You Get What You Need

I want a cup of tea.

Not herbal. The real stuff. With milk and sugar.

And I want someone to make me popovers.

Which I will eat warm with a little butter and cinnamon sugar.

 

I want someone to wash my duvet cover and then put it back on my comforter. Because if we’re honest with each other, that is a four-person job.

 

I want a week to declutter, shuffle and reshuffle, purge (stuff, not vomit – though both usually make you feel better), think about writing something, nap.

 

I want dinner to be done, meals planned. But really, I want to do that stuff myself.

I want a bedside clock for my husband that isn’t the brightest clock on the planet.

I want the socks paired.

Oh the socks.

 

I want not to worry about the four RSVPs, camps, birthday party to plan.

I want to be grateful that I have parties, camps, birthday parties to worry about.

I want new work shoes that I don’t have to break in.

I want to use the hours between 8:30pm and 10:30pm wisely at least once a week.

I want to figure out how on earth to spend more time being and less time doing.

 

I want to cook every day. Walk every day. Sleep more. Pick up less. Read to my kids more. Explore more. Love more. Give more.  Fight more for the things I think are worth fighting for. And sit on a blanket on the grass in the sun.

 

I want to spend more time doing silly and creative things, and less time wondering what could have possibly spilled on the floor to make it that sticky.  I want more time with my kids. I want more time with my husband. I want more time by myself.

I want more time having grown-up conversations. With wine. I want more music in my house. I want less dust. I want my kids to eat less yogurt.

 

I want more dancing in my life.

 

And I want the thank you notes to write themselves.

 

Pistachio Turned Two

A few weeks late my dearest little.
You turned two.  TWO!
And cried when we sang to you.
And passed on the cake, too.
Because now it’s time to do things your way.
Because you’re two.

Our puzzle doer, our book reader, who loves to show us and tell us that you get it, that you’ve got things figured out. You ask for what you want. Your demands are most often reasonable, a banana, a book, a binkie, a blanket, and bed.

Our blonde, dimple-cheeked boy, with the adorable almost-buck-toothed grin and throaty giggle.  I worry about that mischievous glint in your eye, but I don’t worry much.

Our curious boy, who tries to stump us, by suggesting random animals and items during our nightly singing of “Old MacDonald.”  I never knew that Old MacDonald’s farm contained a bear, an ear and a blanket.  And I do not know what sound an ear makes.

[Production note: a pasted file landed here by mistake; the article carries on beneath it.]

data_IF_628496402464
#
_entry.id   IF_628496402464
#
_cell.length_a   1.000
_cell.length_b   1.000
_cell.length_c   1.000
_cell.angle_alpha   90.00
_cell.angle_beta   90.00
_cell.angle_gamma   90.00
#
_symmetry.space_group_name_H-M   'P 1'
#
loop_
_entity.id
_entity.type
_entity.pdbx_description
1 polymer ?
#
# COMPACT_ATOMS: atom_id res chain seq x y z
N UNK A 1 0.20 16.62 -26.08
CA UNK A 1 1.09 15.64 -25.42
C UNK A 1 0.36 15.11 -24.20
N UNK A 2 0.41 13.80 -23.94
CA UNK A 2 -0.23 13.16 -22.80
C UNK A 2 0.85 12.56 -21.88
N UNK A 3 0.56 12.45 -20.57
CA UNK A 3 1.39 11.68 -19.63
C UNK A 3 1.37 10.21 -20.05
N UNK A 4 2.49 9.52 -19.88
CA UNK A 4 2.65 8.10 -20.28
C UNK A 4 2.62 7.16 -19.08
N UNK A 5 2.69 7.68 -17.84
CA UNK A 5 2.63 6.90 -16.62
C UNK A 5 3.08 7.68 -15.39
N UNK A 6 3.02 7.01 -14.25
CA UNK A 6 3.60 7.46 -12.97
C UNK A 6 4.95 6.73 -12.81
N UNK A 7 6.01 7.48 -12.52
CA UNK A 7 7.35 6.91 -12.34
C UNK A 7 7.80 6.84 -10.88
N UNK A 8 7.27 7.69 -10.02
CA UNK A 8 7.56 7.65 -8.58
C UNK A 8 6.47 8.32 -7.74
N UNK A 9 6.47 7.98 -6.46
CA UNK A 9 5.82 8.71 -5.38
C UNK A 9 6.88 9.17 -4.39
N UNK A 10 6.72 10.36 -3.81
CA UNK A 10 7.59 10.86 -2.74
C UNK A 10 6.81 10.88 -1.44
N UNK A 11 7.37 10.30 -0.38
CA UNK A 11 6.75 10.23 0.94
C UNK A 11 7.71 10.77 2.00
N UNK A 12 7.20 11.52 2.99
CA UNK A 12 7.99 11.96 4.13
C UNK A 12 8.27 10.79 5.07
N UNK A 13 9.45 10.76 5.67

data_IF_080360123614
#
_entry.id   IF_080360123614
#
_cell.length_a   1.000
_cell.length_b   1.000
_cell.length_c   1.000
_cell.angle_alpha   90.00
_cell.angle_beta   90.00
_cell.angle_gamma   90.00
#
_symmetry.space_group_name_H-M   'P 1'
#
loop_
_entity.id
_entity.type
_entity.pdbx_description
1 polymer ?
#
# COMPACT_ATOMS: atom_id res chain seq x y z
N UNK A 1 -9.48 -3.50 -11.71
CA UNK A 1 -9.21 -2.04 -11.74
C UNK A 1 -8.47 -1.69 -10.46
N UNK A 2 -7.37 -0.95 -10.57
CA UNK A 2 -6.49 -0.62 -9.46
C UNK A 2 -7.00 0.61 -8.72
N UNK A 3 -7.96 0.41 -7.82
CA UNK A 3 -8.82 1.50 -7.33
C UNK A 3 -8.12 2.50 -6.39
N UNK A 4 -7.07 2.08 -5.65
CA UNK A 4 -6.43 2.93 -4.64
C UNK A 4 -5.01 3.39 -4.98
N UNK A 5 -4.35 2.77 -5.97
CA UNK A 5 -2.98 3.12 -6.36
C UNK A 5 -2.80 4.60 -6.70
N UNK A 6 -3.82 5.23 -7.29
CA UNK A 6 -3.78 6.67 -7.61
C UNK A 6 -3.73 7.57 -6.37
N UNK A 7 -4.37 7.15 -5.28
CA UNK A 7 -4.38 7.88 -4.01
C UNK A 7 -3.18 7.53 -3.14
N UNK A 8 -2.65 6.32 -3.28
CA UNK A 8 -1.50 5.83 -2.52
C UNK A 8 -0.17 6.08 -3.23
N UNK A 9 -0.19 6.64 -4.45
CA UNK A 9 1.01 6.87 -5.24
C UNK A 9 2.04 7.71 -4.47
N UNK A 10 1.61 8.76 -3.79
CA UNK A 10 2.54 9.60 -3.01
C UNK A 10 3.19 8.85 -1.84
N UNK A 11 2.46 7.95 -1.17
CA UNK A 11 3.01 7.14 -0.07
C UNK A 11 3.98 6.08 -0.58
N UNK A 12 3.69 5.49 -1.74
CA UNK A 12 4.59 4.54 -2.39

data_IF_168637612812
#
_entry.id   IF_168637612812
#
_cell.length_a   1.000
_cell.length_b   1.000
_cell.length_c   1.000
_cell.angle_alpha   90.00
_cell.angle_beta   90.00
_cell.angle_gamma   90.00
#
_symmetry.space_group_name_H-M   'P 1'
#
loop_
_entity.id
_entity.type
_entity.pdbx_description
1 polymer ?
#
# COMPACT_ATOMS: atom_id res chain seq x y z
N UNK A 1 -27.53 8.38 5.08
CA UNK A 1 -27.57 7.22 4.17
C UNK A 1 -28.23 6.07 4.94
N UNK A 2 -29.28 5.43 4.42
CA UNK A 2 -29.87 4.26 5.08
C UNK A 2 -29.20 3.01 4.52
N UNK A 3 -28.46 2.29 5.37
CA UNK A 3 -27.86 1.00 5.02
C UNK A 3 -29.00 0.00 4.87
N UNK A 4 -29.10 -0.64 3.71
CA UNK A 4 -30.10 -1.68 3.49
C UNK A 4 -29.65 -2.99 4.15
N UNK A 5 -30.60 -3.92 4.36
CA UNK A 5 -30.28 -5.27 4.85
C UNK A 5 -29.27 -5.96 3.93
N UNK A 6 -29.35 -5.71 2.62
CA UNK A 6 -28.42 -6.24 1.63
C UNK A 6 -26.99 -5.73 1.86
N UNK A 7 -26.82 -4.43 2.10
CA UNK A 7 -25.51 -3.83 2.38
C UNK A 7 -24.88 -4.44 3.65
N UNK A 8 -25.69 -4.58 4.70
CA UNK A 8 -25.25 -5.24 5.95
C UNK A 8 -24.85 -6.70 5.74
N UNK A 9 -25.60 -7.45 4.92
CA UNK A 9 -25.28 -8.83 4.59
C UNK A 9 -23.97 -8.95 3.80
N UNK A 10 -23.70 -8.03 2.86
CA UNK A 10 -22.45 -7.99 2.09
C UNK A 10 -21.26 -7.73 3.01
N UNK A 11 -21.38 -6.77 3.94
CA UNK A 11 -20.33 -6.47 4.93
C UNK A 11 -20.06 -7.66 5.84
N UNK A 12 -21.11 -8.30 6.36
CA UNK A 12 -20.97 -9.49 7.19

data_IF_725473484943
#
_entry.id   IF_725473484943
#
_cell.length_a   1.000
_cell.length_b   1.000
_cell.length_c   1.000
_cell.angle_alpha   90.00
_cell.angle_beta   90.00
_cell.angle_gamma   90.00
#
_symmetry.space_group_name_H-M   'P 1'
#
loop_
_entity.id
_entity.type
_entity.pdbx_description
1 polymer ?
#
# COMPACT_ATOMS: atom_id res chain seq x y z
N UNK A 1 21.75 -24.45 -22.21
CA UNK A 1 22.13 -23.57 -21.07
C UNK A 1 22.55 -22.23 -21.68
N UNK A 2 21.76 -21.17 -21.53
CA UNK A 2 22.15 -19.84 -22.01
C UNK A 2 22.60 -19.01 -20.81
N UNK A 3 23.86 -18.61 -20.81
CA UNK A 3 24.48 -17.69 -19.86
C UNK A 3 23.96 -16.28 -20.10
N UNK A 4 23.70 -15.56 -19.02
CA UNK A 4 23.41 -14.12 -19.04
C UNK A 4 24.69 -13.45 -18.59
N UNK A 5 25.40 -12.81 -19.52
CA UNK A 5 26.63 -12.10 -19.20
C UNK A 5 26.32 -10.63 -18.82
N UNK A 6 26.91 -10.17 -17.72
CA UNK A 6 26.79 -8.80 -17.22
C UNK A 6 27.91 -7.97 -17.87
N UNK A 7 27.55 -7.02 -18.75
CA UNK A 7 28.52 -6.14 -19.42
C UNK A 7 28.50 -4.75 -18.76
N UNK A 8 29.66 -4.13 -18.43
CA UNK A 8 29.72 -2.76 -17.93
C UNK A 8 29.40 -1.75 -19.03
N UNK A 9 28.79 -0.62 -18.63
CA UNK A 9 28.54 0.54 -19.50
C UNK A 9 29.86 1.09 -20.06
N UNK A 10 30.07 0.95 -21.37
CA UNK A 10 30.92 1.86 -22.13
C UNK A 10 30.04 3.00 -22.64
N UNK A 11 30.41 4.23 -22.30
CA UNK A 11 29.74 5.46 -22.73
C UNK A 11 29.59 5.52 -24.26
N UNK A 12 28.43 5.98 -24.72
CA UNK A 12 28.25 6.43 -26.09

Our cuddly guy, the one most likely to climb into my lap, and cuddle into my side. Always willing to snuggle in the low light before bed.  Longer legs dangle now, but your head still fits perfectly between my ear and my shoulder.

I love how you love your siblings, and how they love you.  The three of you are so joyful in the mornings, when you greet each other in your room, tickled that you’re all together another day, making that laughing, glorious noise that can only be created by gaggles of small delighted children. You are gifts to one another.  You are gifts to us.

I love you so much my dear littlest one. Happy birthday to you.

To my firstborn at midnight.

To My Firstborn at Midnight

I wake you gently at midnight.

And you yawn and stretch,

Your mouth widening into the imperfect “O” I suddenly remember from years ago,

When your limbs were not so long, your sleep not so solid.

When you were still so small you fit in my arms. And we spent minutes and hours in the glow of the hall nightlight.

Your face, grown, is still yours.

And your crooked yawn is the same.

And I can’t quite believe how heavy you have become as I pick up your slack, warm, lanky body that smells like spit, and sweet sweat, and blankets.

And I am glad. And tired.

Because the middle of the quiet nights with you are mine alone.

It will be years until another person knows your midnight yawn.

For now, it is all mine.

 

 

Of Long Labors and Crinkly Whales

Recently, I was asked to offer some words of encouragement and advice to a friend expecting her first child. My first piece of advice? Pay no attention to even the most well-intentioned pieces of advice. With that said, here are a few things I’ve learned on my 3 trips to baby town.